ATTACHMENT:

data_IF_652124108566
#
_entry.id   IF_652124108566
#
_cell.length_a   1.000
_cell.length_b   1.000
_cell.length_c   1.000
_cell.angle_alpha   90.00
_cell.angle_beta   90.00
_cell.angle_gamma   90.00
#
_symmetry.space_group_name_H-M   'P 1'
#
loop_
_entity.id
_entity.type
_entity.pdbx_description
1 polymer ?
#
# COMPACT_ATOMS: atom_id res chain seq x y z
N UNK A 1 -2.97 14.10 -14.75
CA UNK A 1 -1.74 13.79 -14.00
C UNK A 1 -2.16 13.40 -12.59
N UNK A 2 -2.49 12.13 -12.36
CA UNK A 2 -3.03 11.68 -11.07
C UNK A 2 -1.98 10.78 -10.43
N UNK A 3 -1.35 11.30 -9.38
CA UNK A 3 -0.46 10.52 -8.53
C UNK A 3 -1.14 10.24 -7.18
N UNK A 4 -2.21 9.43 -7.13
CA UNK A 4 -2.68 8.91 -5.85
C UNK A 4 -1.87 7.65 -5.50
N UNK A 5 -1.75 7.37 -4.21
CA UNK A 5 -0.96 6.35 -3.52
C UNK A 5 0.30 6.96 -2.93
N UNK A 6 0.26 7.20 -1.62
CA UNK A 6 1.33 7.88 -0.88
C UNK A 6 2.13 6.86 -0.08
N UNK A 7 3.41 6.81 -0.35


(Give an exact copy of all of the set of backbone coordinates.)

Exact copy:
data_IF_652124108566
#
_entry.id   IF_652124108566
#
_cell.length_a   1.000
_cell.length_b   1.000
_cell.length_c   1.000
_cell.angle_alpha   90.00
_cell.angle_beta   90.00
_cell.angle_gamma   90.00
#
_symmetry.space_group_name_H-M   'P 1'
#
loop_
_entity.id
_entity.type
_entity.pdbx_description
1 polymer ?
#
# COMPACT_ATOMS: atom_id res chain seq x y z
N UNK A 1 -2.97 14.10 -14.75
CA UNK A 1 -1.74 13.79 -14.00
C UNK A 1 -2.16 13.40 -12.59
N UNK A 2 -2.49 12.13 -12.36
CA UNK A 2 -3.03 11.68 -11.07
C UNK A 2 -1.98 10.78 -10.43
N UNK A 3 -1.35 11.30 -9.38
CA UNK A 3 -0.46 10.52 -8.53
C UNK A 3 -1.14 10.24 -7.18
N UNK A 4 -2.21 9.43 -7.13
CA UNK A 4 -2.68 8.91 -5.85
C UNK A 4 -1.87 7.65 -5.50
N UNK A 5 -1.75 7.37 -4.21
CA UNK A 5 -0.96 6.35 -3.52
C UNK A 5 0.30 6.96 -2.93
N UNK A 6 0.26 7.20 -1.62
CA UNK A 6 1.33 7.88 -0.88
C UNK A 6 2.13 6.86 -0.08
N UNK A 7 3.41 6.81 -0.35